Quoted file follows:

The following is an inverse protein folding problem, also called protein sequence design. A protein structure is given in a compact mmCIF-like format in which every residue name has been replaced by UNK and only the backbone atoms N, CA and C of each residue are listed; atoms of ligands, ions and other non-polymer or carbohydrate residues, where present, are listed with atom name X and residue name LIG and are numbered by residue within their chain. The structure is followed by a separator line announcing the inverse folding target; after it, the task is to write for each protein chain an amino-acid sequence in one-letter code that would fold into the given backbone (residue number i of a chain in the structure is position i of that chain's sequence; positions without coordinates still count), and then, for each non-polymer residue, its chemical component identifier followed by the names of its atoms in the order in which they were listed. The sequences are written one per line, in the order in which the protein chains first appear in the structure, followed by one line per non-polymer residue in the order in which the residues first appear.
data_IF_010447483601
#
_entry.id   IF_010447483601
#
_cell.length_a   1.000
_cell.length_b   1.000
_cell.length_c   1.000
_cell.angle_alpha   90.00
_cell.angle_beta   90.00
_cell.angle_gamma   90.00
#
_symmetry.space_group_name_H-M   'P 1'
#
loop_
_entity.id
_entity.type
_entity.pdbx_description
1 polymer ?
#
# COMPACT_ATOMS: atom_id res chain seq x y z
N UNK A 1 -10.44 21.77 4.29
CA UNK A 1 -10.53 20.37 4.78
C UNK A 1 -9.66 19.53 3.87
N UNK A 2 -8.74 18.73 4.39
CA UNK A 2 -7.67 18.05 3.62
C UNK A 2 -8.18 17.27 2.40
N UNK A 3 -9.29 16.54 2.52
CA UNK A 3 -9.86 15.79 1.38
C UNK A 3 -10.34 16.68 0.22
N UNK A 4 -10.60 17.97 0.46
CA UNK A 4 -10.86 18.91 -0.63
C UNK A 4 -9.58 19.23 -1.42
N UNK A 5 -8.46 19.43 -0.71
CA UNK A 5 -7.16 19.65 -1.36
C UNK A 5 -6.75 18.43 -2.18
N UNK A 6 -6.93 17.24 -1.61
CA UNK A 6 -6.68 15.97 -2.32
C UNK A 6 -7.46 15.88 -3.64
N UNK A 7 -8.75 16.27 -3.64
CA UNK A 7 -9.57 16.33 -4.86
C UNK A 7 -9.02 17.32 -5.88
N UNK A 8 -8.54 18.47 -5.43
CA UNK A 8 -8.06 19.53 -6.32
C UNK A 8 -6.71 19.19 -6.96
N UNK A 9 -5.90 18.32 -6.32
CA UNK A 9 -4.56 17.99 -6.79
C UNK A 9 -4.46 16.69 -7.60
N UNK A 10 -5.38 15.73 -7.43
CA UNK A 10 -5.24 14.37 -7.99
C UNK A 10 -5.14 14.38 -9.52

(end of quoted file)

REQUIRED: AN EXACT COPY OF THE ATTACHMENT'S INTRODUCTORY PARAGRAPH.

The following is an inverse protein folding problem, also called protein sequence design. A protein structure is given in a compact mmCIF-like format in which every residue name has been replaced by UNK and only the backbone atoms N, CA and C of each residue are listed; atoms of ligands, ions and other non-polymer or carbohydrate residues, where present, are listed with atom name X and residue name LIG and are numbered by residue within their chain. The structure is followed by a separator line announcing the inverse folding target; after it, the task is to write for each protein chain an amino-acid sequence in one-letter code that would fold into the given backbone (residue number i of a chain in the structure is position i of that chain's sequence; positions without coordinates still count), and then, for each non-polymer residue, its chemical component identifier followed by the names of its atoms in the order in which they were listed. The sequences are written one per line, in the order in which the protein chains first appear in the structure, followed by one line per non-polymer residue in the order in which the residues first appear.